An introduction to some of the major works of Jewish thought and literature that survive from antiquity until the early modern era. We'll closely read a wide array of primary texts in translation, from the Hebrew Bible to Spinoza, discuss the worlds in which the people who produced them lived, and consider some of the ways in which they add up to an ongoing tradition across time and space - and some of the ways in which they don't. Students with reading knowledge of Hebrew and Aramaic are warmly encouraged to use them, but this is optional; nor prior knowledge of Judaism is required.
For over two centuries, Lower East Side tenements have housed immigrant and migrant families. Since 1988, the Tenement Museum has researched and told the stories of Jewish, German, Irish, Italian, Puerto Rican, Black and Chinese families, connecting individual family stories to larger historical questions. This course offers the unique opportunity to dive deeply into the research and methodology. What sources can we use to tell the story of "ordinary people," and how do those sources change over time? How do contemporary questions of American identity connect to the stories that we tell?
Jerusalem is considered a holy city to three faiths: Judaism, Christianity, and Islam. In this course, students will learn the history of Jerusalem from its founding in pre-biblical times until the present. Over the course of the semester, we will ask: What makes space sacred and how does a city become holy? What has been at stake - religiously, theologically, politically, nationally - in the many battles over Jerusalem? Is a city that is so deeply contested doomed to endless tension or does history offer more hopeful precedents?
Modern Hebrew literature evolved as a poetic struggle over the boundaries of Israeliness, Hebrew language, and Jewish identity; it sprang up on fault lines of gender, ethnicity, sexuality, nationality, and religion. This course takes us on a journey through Hebrew literature and its relationship with Israeli society from early Jewish immigration to Palestine through the spoken word archive of contemporary Mizrahi poets. We also encounter pioneering queer authors, Palestinian-Israelis, and a Vietnamese-Israeli poet. Readings are supplemented by pivotal films. All readings and films are in English translation; knowledge of Hebrew not required.
This course attempts to understand the breadth and variety of the modern Jewish experience through the interpretation of primary and secondary sources.
This course offers to students with significant background in Jewish Studies orientation to the critical tools for studying the Jewish tradition and its development in multiple geographical and historical contexts. We begin with the Hebrew Bible, go through Rabbinic Literature, continue through Kabbalah and the Early Modern period. Knowledge of Hebrew and Aramaic and background in Bible and Talmud is necessary.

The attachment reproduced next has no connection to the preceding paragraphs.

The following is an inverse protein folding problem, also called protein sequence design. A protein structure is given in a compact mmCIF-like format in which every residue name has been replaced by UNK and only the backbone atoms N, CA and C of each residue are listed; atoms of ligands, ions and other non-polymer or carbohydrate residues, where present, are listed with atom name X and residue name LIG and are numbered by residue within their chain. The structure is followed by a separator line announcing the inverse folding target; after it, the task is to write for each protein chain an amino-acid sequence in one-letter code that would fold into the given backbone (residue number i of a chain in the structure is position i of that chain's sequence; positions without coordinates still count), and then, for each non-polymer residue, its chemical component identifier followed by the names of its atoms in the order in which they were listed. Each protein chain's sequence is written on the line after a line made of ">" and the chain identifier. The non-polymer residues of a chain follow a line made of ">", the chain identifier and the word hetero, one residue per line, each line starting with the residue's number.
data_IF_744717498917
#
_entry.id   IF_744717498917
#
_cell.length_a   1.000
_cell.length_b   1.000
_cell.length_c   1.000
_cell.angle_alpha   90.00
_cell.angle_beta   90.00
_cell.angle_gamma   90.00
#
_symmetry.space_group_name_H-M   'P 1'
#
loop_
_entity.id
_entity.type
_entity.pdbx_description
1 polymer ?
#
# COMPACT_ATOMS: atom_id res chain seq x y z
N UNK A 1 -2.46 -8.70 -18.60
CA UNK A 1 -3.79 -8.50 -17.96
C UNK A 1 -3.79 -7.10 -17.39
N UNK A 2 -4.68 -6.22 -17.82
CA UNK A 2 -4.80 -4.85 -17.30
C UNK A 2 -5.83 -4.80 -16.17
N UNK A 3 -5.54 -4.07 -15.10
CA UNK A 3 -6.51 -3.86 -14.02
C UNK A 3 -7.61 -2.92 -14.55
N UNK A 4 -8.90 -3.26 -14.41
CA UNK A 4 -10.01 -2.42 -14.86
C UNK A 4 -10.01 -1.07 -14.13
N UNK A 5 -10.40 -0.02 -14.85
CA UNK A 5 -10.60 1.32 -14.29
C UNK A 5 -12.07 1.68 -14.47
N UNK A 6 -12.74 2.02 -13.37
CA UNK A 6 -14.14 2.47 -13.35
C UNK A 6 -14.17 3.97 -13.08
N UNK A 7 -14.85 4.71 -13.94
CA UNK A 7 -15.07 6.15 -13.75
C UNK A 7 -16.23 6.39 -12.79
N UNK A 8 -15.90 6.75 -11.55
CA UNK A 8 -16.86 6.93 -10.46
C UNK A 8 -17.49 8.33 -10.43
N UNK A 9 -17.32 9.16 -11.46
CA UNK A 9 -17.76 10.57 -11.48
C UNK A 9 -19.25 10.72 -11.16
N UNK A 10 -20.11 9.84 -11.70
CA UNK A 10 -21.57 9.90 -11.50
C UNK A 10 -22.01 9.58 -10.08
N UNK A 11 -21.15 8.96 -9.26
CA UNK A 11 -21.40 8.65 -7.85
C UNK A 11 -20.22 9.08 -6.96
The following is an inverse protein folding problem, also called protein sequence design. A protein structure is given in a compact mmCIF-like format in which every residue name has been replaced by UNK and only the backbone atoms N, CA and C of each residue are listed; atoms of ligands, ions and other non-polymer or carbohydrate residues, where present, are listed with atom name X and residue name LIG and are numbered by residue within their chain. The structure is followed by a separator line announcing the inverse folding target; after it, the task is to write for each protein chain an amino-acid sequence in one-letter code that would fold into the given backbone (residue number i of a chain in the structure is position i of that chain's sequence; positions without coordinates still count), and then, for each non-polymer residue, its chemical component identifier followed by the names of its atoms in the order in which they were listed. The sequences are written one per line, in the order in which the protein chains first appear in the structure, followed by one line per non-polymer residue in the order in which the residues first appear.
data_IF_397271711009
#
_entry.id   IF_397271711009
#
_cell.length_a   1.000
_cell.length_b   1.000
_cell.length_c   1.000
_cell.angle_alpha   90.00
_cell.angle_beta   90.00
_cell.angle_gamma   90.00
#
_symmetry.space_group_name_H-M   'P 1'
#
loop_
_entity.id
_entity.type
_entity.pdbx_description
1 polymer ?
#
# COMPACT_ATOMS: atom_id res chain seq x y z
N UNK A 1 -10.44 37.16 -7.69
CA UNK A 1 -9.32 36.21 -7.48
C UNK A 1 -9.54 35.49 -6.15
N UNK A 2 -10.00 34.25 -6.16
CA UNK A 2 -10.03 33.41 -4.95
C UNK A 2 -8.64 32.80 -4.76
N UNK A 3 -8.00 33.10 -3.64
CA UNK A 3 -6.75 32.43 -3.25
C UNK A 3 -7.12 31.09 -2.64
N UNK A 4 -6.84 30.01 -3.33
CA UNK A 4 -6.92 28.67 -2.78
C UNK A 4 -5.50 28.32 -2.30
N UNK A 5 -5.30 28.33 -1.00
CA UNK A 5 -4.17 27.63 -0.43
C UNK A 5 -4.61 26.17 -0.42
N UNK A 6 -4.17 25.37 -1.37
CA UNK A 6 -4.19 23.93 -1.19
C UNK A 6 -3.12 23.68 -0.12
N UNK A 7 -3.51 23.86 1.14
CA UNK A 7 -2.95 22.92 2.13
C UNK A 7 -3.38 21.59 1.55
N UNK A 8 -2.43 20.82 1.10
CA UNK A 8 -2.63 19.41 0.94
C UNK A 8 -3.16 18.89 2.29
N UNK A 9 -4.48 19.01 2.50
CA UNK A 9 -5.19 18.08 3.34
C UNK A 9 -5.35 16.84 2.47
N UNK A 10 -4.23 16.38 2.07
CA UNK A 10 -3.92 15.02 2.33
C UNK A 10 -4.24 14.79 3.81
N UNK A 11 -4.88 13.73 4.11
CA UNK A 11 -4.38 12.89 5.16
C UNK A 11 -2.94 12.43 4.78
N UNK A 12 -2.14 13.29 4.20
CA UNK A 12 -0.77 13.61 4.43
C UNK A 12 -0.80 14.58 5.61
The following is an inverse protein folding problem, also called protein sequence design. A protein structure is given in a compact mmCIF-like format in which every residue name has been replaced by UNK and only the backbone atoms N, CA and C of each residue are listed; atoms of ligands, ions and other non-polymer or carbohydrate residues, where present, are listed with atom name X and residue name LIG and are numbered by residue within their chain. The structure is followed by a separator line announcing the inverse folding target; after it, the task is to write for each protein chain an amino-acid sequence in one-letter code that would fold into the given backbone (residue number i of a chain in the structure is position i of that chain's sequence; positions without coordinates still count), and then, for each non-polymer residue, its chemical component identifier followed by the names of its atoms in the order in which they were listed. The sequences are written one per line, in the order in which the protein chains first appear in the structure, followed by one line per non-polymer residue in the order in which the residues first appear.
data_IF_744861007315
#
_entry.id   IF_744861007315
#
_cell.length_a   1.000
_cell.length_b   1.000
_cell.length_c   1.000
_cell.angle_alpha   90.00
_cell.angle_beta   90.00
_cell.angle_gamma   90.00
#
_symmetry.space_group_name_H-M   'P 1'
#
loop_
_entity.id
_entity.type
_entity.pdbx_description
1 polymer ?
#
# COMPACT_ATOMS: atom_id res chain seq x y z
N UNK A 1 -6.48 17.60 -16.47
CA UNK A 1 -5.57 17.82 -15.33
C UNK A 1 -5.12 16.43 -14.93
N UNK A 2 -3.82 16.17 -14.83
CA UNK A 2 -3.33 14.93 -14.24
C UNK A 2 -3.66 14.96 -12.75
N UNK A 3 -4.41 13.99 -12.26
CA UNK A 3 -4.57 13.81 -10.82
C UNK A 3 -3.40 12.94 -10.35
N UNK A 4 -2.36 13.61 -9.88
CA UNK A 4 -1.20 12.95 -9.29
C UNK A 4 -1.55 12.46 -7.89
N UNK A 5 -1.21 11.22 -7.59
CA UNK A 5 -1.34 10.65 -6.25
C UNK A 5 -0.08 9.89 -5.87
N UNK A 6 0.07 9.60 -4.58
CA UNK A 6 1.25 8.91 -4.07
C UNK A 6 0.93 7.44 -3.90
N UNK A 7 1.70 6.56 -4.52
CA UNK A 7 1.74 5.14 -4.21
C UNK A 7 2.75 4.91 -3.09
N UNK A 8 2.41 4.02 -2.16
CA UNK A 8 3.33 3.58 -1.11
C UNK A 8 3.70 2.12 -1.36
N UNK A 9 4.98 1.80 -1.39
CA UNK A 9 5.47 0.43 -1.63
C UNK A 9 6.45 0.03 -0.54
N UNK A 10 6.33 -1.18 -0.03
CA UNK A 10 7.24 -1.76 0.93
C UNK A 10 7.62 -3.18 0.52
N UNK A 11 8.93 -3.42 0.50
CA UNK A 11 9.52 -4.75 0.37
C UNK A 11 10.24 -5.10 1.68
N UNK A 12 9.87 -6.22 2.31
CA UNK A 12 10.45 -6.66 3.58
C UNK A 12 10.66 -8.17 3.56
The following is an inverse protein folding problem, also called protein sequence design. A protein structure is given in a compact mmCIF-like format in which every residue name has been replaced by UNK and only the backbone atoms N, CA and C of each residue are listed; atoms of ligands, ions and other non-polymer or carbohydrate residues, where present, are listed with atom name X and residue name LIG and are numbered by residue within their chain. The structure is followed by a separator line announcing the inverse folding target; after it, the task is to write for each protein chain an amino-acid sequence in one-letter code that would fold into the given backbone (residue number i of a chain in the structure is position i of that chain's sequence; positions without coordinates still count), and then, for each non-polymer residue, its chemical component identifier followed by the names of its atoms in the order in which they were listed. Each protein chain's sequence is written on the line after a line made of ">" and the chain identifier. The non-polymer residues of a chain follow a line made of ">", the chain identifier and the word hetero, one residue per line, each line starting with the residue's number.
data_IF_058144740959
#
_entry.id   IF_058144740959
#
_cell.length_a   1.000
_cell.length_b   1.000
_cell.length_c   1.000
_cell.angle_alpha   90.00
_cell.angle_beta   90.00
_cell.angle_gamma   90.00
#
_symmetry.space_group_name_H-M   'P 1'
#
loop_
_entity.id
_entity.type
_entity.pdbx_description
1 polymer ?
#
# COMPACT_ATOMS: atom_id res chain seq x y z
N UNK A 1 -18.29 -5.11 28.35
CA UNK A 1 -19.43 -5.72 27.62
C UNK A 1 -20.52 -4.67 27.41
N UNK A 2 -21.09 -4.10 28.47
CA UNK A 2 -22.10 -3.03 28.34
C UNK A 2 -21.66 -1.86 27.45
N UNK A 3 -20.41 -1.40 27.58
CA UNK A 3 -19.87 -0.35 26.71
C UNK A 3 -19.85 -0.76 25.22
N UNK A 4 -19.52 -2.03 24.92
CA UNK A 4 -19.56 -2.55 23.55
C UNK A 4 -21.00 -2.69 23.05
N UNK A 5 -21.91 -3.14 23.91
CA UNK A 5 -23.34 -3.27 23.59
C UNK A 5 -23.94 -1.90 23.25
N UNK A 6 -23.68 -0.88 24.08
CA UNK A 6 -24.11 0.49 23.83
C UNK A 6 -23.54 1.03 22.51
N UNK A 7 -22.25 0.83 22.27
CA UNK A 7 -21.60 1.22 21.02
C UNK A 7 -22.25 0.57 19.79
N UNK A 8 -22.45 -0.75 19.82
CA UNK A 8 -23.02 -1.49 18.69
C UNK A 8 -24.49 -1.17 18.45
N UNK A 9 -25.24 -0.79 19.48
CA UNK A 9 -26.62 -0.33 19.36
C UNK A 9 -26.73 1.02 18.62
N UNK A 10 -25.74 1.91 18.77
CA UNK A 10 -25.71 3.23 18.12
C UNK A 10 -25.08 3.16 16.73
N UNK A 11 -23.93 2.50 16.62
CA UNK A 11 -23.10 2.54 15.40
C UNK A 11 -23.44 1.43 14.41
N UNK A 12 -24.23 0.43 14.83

An introduction to medieval Near Eastern legal cultures that focuses on the intertwined development of Jewish and Islamic law from late antiquity until the twelfth century. We consider both legal writings such as codes and responsa and evidence for practices in state and communal courts. Geared both to students interested in legal history and to students interested in using legal texts and documents for general historical research.
This course explores the long and rich tradition of Jewish image making and the history of Jewish thought on the power of images in religious life, from the Hebrew Bible through the end of antiquity. We concentrate particularly on Jewish engagement with the visual cultures of the surrounding Greek, Roman, and Christian societies. In spring 2023, we will focus on the new archaeological discoveries in the Roman village of Huqoq in the Galilee, which have transformed our understanding of the place of art in Judaism. Students who take the course will have the opportunity to participate in the Huqoq Excavation Project in summer 2023.
Trauma has become a part of our everyday lives with the pandemic, mass shootings, police brutality, etc. What is the role of researchers, reporters, filmmakers, and museum workers in mitigating the effects of trauma on individuals and communities? Throughout this course, students will learn how to conduct trauma informed interviews, interpret, and present their findings in a safe and respectful way that can facilitate healing rather than increase the pain. By the end of the course, students will be expected to develop their own interview-based research project.